Date of Award

2016

Degree Type

Dissertation

Degree Name

Doctor of Philosophy (PhD)

Graduate Group

Chemical and Biomolecular Engineering

First Advisor

Talid Sinno

Abstract

Semiconductor alloys such as silicon-germanium (SiGe) offer attractive environments for engineering quantum-confined structures that are the basis for a host of current and future optoelectronic devices. Although vertical stacking of such structures is routinely achieved via heteroepitaxy, lateral manipulation has proven much more challenging. I describe a new approach that suggests that a patterned elastic stress field generated with an array of nanoscale indenters in an initially compositionally uniform SiGe substrate will drive atomic interdiffusion, leading to compositional patterns in the near-surface region of the substrate. While this approach may offer a potentially efficient and robust pathway to producing laterally ordered arrays of quantum-confined structures, there is a large set of parameters important to the process. Thus, it is difficult to consider this approach using only costly experiments, which necessitates detailed computational analysis.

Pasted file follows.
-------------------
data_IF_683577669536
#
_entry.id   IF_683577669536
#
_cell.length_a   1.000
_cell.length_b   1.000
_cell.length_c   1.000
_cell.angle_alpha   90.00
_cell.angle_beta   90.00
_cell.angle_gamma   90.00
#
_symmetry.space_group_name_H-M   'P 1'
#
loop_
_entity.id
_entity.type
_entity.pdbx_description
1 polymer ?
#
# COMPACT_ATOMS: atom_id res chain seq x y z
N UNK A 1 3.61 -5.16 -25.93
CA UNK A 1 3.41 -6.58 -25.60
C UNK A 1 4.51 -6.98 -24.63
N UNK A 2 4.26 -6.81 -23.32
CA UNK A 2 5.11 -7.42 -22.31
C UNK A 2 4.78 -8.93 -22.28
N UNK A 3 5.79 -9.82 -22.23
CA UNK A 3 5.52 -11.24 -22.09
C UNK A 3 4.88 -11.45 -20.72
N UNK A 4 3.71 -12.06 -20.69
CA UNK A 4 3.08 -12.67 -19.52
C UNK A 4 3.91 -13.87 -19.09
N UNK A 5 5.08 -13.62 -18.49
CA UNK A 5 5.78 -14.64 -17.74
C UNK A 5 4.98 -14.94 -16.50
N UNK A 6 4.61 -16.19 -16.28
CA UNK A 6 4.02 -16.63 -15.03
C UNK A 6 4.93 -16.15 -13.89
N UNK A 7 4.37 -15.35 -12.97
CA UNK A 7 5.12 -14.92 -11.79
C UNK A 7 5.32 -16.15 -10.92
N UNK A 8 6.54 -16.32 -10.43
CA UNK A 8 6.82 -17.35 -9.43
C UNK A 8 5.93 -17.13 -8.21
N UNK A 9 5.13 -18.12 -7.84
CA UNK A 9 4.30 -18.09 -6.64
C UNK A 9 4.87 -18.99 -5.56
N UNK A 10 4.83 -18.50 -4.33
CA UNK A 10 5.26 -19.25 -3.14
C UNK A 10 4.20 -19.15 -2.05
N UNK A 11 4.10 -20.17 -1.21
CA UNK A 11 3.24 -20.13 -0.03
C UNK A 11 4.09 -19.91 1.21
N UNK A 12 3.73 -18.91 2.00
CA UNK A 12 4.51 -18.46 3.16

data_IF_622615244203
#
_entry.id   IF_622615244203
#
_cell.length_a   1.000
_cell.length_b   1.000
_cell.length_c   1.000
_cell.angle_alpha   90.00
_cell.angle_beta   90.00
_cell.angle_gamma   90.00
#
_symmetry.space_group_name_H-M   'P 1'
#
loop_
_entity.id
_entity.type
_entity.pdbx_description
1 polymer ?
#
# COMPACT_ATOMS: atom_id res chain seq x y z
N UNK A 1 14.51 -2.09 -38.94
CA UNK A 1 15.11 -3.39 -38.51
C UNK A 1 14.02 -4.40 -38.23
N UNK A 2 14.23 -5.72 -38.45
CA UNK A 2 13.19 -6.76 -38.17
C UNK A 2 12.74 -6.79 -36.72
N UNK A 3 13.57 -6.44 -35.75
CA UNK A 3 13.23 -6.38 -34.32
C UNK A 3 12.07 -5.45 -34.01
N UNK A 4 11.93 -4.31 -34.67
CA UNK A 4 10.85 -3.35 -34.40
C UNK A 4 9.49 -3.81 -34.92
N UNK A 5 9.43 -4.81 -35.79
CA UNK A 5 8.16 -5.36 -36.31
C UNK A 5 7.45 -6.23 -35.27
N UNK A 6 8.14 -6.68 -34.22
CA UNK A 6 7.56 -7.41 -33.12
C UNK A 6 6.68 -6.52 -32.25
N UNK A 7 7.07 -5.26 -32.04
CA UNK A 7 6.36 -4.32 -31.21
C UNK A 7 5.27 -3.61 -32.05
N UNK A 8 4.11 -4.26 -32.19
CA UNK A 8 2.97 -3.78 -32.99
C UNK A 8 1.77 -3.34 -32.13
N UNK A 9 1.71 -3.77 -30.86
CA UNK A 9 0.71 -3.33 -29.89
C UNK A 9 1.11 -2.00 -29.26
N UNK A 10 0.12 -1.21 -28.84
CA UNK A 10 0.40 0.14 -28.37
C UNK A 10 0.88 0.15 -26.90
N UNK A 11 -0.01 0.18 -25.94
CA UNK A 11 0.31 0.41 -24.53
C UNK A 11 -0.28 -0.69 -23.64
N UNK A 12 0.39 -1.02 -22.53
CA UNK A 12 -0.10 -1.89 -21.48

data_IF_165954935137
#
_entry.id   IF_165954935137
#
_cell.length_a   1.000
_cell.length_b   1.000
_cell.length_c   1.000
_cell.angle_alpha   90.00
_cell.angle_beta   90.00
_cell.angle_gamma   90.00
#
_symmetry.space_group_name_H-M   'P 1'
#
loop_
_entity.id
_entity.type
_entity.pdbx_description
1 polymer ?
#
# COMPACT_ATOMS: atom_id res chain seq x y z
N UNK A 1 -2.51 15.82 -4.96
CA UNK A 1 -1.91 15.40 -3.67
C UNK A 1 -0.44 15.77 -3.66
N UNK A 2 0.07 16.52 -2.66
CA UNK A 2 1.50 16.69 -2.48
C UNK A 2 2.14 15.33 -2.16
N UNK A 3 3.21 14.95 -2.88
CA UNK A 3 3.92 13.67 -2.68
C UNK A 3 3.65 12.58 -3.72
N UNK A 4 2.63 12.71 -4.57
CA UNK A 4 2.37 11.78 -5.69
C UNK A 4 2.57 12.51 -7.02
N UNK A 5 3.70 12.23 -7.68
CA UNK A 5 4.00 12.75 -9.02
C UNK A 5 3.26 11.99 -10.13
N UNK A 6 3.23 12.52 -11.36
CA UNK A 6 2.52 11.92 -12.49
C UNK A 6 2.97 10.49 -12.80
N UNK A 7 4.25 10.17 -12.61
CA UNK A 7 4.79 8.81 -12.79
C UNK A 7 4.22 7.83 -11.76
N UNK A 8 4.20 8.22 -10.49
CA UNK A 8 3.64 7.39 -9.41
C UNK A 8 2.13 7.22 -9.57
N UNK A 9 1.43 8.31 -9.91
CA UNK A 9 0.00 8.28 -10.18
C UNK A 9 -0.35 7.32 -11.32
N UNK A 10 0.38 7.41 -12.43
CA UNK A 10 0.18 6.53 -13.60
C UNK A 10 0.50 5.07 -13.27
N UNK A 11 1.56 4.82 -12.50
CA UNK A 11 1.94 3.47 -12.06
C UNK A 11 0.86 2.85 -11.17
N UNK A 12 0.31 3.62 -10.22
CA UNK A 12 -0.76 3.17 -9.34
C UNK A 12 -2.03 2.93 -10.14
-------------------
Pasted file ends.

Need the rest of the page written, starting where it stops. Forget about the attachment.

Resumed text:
First, I review computational approaches to simulating the long length and time scales required for this process, and I develop and present a mesoscopic model based on coarse-grained lattice kinetic Monte Carlo that quantitatively describes the atomic interdiffusion processes in SiGe alloy film subjected to applied stress. I show that the model provides predictions that are quantitatively consistent with experimental measurements, and I examine the impact of basic indenter geometries on the patterning process. Second, I extend the model to investigate the impact of several process parameters, such as more complicated indenter shapes and pitches. I find that certain indenter configurations produce compositional patterns that are favorable for use as lateral arrays of quantum-confined structures. Finally, I measure a set of important physical parameters, the so-called “activation volumes” that describes the impact of stress on diffusion. The values of these parameters are not well established in the literature. I make quantitative connections to the range of values found in the literature and characterize the effects of different stress states on the overall patterning process. Finally, I conclude with ideas about alternative pathways to quantum confined structure generation and possible extensions of the framework developed.

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